With no snappy top, spigot, or pump,
her Jergens bottle, wide-mouthed, glass-hipped,
might be too generous at her tip and shake,
give her far more lotion than she
could possibly be beautiful in,
even counting neck and elbows.
She’d bid me, stuck in the doorway,
”Come. Give me your hands.”
I’d spring forward, lay palms to hers,
thrilled at this invitation to high fives.
Then she’d coat me with her excess,
first slathering on the glamour milk,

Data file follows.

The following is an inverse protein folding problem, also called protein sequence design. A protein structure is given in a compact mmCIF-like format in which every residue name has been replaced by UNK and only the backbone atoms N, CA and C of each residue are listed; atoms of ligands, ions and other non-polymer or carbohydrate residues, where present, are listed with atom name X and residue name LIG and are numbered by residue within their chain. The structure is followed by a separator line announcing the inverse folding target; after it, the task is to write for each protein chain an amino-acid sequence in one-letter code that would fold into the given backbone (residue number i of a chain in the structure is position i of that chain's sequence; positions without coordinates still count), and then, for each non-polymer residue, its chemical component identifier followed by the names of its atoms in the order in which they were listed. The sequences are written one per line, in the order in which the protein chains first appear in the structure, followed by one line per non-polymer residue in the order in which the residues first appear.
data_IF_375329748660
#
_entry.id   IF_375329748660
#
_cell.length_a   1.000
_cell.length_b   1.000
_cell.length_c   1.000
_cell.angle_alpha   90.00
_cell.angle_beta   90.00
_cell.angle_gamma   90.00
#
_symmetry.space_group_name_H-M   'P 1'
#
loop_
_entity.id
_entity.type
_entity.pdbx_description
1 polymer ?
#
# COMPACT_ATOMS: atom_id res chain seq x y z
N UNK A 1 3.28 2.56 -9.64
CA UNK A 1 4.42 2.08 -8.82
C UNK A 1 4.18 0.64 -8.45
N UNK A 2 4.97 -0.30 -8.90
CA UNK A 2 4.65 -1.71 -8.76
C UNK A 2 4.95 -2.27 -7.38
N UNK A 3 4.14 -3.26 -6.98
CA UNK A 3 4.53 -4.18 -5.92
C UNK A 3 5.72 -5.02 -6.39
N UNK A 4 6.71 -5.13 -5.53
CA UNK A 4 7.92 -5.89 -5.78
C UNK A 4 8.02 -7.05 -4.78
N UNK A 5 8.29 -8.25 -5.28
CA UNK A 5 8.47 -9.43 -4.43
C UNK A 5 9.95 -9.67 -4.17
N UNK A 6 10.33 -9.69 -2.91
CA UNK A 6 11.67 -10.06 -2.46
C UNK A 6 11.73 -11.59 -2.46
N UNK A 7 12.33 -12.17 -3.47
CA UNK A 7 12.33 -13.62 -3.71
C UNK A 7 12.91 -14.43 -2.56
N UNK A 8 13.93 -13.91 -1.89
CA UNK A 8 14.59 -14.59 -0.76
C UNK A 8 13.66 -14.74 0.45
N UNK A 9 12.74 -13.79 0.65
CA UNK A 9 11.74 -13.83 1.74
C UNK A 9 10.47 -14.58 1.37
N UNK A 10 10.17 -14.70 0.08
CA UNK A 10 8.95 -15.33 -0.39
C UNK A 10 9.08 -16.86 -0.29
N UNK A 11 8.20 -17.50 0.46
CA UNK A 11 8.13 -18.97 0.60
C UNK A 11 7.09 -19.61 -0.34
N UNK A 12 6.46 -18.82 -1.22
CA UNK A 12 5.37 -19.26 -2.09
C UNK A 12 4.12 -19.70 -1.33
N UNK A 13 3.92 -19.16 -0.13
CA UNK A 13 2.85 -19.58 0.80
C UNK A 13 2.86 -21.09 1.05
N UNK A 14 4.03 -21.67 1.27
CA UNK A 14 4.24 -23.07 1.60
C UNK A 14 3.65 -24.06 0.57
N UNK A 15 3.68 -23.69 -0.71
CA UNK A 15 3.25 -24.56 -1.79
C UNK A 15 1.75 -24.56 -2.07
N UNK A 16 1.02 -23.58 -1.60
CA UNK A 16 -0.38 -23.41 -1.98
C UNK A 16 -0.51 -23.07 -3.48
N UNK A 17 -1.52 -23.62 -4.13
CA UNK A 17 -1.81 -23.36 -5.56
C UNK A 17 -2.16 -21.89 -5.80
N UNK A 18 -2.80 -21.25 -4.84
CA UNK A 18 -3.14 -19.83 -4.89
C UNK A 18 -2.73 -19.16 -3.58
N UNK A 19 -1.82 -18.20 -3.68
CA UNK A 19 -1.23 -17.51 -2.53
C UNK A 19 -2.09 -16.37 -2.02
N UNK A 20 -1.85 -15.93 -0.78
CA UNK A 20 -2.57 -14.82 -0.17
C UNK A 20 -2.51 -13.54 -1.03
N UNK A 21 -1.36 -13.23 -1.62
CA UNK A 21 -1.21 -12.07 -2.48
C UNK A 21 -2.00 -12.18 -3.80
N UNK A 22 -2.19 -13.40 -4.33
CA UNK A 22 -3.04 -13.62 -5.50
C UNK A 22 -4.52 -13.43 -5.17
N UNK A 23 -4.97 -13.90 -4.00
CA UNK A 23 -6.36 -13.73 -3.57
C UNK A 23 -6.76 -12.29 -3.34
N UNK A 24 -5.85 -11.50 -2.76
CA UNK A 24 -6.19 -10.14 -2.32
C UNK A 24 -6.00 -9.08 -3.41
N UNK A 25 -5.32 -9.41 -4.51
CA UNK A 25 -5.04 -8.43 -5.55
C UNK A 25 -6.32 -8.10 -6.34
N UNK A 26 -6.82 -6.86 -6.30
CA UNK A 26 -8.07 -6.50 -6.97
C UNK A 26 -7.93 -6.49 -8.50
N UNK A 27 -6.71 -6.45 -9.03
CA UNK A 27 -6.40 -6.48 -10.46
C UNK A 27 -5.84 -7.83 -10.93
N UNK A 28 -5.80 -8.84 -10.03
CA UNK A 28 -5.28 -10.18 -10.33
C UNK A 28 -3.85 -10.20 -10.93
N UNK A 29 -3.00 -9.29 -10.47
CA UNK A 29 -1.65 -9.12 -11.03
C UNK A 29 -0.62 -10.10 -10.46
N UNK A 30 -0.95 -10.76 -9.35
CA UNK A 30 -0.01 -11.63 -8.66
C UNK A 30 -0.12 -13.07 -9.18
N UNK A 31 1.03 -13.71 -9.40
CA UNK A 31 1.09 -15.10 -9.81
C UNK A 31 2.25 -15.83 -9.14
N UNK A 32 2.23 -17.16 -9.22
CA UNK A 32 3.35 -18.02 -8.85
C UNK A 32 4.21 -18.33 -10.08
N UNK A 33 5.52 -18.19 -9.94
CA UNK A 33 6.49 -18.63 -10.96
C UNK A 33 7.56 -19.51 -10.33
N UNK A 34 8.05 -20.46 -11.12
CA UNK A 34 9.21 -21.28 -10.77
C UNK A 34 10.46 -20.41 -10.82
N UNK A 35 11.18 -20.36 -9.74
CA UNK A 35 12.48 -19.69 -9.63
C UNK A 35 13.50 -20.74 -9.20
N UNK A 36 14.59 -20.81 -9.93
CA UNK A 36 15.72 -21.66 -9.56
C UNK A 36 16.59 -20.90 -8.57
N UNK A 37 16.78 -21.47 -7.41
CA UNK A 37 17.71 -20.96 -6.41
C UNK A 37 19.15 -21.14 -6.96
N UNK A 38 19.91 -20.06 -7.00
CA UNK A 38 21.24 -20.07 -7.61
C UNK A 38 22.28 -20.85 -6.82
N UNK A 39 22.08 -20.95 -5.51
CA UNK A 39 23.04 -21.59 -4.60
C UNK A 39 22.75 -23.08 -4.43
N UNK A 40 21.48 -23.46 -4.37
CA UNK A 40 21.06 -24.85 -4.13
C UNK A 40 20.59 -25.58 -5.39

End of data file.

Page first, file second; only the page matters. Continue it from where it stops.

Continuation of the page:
now feeling of my hands like fine fabrics,
now massaging, squeezing,
me knowing to stay utterly limp,
and finally, trolling each finger
as my giggles rose no-holds-barred
from this daring grown-up wetness.
Our lovely handwrestling complete,
and fresh out of her emergency,
all almond-scented and smooth
I’d stand alone again.
This poem first appeared in Artword Quarterly (Fall, 1998).
Used here with the author’s permission.